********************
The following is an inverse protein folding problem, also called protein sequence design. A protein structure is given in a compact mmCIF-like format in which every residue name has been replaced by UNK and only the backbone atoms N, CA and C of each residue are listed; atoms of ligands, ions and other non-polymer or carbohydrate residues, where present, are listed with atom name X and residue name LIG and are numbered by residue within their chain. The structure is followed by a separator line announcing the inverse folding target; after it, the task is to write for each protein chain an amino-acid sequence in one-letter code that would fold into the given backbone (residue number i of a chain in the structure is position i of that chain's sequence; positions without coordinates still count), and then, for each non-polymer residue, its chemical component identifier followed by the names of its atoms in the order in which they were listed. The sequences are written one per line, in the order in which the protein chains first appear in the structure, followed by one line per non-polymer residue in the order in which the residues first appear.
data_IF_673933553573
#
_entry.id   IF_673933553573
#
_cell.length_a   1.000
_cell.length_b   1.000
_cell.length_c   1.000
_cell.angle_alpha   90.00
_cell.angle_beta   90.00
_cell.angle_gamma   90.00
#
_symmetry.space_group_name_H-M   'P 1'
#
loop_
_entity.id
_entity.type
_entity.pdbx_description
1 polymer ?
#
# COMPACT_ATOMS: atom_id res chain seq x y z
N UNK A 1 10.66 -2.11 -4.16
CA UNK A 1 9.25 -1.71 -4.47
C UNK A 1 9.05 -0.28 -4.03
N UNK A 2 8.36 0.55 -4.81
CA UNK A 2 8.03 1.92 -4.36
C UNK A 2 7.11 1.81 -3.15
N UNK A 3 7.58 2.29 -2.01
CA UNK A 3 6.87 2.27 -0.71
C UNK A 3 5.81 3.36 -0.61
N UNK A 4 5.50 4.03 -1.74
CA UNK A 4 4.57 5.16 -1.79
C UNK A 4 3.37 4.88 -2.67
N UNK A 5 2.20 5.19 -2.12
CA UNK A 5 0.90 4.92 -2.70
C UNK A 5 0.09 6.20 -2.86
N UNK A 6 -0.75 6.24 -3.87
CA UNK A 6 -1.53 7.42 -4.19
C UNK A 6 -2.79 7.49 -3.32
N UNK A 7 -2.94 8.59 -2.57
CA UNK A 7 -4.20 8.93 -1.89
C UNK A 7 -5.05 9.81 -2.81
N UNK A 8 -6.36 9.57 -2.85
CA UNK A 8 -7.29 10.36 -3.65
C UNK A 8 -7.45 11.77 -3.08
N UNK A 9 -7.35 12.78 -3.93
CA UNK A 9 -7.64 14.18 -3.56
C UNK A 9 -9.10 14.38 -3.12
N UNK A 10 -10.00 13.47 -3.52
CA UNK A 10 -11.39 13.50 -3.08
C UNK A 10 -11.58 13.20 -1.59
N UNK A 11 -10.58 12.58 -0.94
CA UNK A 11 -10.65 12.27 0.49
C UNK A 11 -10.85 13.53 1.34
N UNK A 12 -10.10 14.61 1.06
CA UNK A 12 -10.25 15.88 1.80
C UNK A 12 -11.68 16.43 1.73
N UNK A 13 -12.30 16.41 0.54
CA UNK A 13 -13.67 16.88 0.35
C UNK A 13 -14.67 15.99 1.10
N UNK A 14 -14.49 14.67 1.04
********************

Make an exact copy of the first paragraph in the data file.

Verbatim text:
The following is an inverse protein folding problem, also called protein sequence design. A protein structure is given in a compact mmCIF-like format in which every residue name has been replaced by UNK and only the backbone atoms N, CA and C of each residue are listed; atoms of ligands, ions and other non-polymer or carbohydrate residues, where present, are listed with atom name X and residue name LIG and are numbered by residue within their chain. The structure is followed by a separator line announcing the inverse folding target; after it, the task is to write for each protein chain an amino-acid sequence in one-letter code that would fold into the given backbone (residue number i of a chain in the structure is position i of that chain's sequence; positions without coordinates still count), and then, for each non-polymer residue, its chemical component identifier followed by the names of its atoms in the order in which they were listed. The sequences are written one per line, in the order in which the protein chains first appear in the structure, followed by one line per non-polymer residue in the order in which the residues first appear.